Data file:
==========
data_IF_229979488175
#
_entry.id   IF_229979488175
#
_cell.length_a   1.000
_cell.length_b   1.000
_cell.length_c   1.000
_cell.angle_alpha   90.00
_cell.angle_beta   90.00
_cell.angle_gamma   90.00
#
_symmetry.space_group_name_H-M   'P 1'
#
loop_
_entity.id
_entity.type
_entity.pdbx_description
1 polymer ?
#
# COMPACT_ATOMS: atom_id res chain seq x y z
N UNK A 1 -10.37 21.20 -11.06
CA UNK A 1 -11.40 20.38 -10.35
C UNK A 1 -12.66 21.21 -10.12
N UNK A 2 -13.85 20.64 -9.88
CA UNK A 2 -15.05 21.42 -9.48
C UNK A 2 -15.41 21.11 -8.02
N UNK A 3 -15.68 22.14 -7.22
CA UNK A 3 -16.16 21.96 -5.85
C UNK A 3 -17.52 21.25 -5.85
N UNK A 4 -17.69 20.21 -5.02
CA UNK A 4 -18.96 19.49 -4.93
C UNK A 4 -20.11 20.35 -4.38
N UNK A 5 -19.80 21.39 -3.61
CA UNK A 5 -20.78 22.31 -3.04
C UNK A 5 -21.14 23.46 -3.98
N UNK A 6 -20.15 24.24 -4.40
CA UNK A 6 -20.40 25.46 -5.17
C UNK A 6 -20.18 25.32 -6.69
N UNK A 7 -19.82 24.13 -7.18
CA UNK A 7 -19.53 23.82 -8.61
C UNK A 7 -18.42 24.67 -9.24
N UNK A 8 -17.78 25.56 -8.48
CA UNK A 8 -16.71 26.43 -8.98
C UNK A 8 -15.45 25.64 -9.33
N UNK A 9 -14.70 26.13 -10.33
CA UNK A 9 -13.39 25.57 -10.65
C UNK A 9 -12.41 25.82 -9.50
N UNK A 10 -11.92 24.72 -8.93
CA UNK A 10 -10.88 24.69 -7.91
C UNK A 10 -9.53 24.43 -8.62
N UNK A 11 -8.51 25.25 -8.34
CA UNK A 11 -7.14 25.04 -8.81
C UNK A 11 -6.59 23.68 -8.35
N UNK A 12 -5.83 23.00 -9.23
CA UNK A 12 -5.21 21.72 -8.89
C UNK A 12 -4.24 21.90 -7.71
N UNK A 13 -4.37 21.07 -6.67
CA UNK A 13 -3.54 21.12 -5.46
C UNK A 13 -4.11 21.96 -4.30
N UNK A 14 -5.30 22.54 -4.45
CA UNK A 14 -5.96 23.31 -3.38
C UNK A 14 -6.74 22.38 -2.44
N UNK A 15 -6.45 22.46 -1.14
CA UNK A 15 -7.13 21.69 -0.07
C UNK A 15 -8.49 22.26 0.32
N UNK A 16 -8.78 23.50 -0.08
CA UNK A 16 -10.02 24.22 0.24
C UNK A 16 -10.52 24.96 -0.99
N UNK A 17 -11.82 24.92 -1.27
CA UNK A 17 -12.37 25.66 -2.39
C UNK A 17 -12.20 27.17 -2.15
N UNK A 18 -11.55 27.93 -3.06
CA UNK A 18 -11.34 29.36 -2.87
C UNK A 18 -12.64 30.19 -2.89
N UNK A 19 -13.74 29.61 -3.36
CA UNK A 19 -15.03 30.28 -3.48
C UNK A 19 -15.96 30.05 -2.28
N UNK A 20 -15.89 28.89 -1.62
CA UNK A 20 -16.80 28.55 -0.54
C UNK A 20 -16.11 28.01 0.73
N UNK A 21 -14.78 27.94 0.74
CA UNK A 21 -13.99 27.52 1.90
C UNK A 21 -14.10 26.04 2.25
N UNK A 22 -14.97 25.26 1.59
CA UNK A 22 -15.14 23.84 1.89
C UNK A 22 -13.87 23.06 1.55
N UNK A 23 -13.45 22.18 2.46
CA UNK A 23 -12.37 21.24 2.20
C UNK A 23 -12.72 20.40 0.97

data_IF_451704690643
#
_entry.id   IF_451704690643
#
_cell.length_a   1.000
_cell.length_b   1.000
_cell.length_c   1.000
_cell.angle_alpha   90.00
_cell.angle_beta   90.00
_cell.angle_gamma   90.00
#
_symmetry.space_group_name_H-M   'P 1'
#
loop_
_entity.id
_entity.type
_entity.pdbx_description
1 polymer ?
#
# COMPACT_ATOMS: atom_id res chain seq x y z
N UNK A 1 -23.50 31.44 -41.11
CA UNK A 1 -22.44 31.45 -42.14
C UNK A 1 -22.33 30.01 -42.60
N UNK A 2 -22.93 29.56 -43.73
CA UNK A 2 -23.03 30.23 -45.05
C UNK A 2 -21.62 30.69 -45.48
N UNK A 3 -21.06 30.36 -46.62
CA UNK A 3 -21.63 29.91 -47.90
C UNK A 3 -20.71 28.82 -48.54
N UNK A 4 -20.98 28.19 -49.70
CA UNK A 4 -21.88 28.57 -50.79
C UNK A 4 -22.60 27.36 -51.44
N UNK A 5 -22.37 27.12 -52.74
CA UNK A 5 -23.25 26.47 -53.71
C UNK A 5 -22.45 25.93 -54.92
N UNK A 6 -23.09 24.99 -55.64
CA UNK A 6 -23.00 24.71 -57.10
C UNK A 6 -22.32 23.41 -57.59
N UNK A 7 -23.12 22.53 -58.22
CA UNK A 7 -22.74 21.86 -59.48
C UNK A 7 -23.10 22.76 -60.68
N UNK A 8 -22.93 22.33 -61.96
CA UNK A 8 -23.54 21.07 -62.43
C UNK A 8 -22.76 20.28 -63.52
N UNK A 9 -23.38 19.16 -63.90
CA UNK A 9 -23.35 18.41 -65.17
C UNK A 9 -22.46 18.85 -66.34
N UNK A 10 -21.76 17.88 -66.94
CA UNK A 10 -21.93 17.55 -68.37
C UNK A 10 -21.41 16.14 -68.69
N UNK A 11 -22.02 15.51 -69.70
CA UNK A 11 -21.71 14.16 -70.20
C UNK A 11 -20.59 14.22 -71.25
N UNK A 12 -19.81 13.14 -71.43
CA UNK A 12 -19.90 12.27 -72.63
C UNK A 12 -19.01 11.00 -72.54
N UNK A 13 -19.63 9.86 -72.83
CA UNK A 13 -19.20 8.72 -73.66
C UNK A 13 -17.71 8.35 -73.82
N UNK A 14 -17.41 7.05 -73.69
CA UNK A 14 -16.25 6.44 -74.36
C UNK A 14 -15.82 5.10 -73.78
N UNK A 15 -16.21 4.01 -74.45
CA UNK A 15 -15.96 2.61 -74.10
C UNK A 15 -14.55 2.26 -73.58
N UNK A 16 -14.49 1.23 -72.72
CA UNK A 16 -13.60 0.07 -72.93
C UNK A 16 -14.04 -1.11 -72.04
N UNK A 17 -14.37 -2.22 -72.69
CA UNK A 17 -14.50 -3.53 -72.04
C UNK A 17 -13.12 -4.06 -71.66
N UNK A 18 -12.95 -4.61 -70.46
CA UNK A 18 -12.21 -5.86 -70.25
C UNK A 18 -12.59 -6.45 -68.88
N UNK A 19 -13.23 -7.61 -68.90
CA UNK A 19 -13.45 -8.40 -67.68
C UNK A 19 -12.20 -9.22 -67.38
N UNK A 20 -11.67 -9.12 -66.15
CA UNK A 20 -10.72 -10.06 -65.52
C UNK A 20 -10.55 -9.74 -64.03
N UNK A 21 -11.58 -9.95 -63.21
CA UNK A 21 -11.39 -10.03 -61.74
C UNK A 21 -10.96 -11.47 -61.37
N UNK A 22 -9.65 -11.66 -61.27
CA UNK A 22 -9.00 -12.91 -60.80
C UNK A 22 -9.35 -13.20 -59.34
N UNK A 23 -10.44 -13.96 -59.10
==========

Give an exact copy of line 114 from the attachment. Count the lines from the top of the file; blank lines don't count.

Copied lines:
CA UNK A 2 -23.03 30.23 -45.05